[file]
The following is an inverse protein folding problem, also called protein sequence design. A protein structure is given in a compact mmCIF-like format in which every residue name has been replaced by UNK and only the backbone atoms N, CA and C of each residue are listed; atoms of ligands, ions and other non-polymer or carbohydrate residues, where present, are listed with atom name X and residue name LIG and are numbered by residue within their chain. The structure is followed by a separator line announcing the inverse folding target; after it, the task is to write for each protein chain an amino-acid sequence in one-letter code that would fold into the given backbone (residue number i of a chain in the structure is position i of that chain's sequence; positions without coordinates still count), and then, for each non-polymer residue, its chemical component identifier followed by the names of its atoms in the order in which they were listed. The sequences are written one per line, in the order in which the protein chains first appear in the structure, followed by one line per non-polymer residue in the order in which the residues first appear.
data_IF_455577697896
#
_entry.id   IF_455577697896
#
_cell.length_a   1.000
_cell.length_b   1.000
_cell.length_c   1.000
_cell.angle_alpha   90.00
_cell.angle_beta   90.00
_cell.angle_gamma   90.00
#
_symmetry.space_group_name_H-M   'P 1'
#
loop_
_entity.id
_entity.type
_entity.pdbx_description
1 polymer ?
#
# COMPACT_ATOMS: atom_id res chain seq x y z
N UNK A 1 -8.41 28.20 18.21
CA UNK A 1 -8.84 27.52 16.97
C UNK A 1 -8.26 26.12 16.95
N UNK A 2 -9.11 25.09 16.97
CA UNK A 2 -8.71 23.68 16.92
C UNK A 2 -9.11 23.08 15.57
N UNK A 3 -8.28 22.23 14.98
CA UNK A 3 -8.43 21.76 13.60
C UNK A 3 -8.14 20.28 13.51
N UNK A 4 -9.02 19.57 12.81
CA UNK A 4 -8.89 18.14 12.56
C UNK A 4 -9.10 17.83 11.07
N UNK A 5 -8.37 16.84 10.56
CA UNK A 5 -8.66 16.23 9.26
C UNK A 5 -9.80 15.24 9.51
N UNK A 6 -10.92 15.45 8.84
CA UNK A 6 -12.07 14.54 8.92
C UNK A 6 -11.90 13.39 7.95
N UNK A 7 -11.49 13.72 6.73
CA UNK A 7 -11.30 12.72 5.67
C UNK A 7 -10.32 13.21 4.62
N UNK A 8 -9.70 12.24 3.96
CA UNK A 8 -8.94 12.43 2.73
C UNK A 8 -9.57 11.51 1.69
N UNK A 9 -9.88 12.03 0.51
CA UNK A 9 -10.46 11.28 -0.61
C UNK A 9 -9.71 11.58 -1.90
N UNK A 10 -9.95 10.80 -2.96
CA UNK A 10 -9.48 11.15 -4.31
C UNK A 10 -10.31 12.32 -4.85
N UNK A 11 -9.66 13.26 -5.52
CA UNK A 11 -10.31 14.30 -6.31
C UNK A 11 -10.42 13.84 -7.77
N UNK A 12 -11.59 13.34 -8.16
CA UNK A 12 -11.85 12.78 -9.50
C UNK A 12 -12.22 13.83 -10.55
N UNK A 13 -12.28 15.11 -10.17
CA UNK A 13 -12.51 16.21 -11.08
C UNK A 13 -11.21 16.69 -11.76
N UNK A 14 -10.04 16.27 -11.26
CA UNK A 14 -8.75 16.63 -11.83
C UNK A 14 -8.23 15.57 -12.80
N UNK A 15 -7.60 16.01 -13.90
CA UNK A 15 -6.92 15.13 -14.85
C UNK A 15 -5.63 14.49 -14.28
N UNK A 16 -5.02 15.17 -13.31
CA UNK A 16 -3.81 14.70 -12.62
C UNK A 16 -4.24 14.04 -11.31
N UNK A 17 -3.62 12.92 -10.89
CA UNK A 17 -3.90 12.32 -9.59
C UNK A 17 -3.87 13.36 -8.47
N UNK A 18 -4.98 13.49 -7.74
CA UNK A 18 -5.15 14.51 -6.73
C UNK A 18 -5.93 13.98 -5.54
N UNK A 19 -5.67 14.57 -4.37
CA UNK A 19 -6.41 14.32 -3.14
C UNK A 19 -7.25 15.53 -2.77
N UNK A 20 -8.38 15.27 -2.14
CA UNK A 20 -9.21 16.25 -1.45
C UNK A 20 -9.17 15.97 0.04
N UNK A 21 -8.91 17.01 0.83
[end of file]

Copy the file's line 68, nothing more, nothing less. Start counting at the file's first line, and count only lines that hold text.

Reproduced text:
CA UNK A 16 -3.81 14.70 -12.62